Mentioning time, even in passing, is problematic for several reasons:
- It puts the focus of the listener on something other than the message. Since time is so precious, they are now more than ever aware that it is short.
- It puts the speaker “on the clock” – where the audience now expects the speaker to be on time because they are clearly aware of it. This increases the pressure on the speaker.
- It takes precious time away from what should be said!
One of our instructors was presenting once and had this happen – he was slotted for a 25-minute talk at a conference, beginning at 11:30. Guess what follows a twenty-five minute talk starting at 11:30? Lunch! The previous slate of presenters gave him the stage at 11:53. If he gave the full presentation he would be drowned out by rumbling tummies. What to do? Not mention time! Instead, he used the system we teach and use which finds the core message and creates detail modularly instead of linearly. Rather than creating a script which must be read start to finish, we create blocks of modular content that can each be expanded or contracted, as appropriate. He began, “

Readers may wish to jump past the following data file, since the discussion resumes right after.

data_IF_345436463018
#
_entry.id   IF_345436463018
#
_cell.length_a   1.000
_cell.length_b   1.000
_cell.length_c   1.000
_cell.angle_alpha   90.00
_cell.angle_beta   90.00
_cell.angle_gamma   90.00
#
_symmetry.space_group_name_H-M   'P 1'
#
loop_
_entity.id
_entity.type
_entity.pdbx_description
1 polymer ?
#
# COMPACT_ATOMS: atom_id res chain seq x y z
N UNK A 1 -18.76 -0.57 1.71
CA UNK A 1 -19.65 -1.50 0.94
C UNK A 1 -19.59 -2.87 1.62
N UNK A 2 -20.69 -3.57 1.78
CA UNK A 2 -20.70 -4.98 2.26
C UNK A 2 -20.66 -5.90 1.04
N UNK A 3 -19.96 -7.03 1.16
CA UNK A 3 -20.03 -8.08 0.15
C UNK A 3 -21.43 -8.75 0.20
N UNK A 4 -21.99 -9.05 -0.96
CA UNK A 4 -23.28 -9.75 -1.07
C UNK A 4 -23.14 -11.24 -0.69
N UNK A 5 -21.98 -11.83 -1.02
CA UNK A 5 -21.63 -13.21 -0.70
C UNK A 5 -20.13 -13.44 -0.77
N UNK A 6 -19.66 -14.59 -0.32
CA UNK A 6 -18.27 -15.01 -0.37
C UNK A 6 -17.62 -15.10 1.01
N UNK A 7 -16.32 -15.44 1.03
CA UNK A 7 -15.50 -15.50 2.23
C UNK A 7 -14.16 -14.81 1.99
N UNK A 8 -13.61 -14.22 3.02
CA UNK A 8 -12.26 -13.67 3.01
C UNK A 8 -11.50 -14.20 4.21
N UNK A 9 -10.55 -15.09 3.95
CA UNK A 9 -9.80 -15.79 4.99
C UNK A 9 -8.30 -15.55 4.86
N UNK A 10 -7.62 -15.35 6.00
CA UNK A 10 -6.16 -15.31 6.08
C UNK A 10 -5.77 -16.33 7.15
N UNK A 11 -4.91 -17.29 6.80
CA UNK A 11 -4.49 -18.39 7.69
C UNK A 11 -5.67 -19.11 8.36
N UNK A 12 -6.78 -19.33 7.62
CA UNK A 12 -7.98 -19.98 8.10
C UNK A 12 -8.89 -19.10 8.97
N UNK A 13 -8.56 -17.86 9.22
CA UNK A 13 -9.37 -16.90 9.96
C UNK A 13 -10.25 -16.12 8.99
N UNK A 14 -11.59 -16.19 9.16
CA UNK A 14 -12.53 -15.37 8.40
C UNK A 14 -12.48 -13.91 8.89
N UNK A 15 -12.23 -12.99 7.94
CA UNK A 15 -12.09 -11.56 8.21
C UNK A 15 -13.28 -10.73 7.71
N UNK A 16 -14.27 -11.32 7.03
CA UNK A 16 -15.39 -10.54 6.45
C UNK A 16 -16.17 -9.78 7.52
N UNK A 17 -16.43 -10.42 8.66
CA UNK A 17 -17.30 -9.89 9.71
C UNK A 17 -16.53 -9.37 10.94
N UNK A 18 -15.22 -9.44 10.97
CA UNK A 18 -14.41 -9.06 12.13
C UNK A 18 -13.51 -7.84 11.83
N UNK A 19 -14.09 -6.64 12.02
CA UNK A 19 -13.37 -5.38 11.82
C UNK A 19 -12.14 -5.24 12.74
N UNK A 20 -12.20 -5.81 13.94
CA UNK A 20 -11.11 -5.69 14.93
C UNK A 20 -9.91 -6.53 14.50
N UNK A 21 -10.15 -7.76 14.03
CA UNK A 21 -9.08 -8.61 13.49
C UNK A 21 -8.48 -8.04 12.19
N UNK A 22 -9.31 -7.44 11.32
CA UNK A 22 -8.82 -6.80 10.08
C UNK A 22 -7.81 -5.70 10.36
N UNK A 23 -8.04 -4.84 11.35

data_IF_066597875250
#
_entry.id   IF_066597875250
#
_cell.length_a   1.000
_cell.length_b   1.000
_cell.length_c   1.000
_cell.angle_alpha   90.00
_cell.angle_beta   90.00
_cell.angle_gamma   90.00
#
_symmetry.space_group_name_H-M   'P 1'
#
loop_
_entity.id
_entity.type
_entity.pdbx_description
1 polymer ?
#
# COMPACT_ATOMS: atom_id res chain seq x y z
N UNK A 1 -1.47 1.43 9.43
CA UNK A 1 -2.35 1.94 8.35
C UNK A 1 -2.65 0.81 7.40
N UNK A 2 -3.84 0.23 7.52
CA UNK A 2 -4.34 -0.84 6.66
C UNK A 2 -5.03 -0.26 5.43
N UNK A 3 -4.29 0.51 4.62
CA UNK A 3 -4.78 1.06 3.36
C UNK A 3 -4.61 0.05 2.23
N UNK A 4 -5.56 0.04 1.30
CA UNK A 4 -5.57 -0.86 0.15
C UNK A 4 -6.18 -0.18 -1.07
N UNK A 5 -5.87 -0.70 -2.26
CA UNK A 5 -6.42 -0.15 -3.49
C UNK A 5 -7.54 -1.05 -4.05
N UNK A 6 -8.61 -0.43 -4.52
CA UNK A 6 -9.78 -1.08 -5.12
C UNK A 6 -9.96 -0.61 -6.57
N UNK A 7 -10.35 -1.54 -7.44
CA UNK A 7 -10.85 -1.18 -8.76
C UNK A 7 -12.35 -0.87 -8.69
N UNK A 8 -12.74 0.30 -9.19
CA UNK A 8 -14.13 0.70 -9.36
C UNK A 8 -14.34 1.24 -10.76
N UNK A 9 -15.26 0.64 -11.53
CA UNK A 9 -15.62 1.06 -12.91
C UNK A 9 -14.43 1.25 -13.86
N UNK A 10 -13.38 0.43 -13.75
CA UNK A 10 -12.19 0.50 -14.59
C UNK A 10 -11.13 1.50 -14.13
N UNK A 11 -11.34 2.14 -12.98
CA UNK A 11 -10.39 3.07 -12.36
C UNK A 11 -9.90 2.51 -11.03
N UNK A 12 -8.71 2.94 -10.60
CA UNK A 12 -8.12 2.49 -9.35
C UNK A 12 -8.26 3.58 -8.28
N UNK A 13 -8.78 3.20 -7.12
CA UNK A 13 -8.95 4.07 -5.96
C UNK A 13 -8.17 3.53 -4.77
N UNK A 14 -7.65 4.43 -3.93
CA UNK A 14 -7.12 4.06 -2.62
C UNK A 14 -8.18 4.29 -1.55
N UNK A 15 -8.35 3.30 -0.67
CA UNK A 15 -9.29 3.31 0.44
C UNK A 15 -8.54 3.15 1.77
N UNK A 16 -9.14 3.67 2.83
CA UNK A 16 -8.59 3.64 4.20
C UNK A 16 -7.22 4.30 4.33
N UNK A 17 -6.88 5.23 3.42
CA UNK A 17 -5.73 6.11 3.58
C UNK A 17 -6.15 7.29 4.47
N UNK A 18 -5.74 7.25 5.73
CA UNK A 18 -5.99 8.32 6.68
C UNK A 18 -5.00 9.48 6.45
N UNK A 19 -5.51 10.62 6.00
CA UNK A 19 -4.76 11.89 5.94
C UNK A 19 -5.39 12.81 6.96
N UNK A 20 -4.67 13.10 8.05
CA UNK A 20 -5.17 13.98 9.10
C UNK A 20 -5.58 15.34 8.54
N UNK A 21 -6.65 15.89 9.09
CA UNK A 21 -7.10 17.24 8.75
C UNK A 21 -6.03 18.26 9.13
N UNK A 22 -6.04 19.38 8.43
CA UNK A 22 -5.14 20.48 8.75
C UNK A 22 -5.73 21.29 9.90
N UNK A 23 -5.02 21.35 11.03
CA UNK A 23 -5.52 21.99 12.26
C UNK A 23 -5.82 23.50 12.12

There are two things you need to know about XYZ. And a third thing I want you to remember.
” He gave a one-minute opener, gave the three points less than 90 seconds each, closed in less than a minute and finished at 11:59. Then he said, “
The last thing I want you to remember, there’s a buffet in the hallway outside our room with hot food.
” No one other than the conference organizers really even considered that he had anything other than a 6-minute speech planned. That’s about the perfect way to handle that situation. His lunch was overrun with people grateful to not lose their lunchtime.
Take a clock with you that you can see. Find a way to present content within your allotted time. But don’t talk about it publicly. It’s a fact that only the presenter needs to know.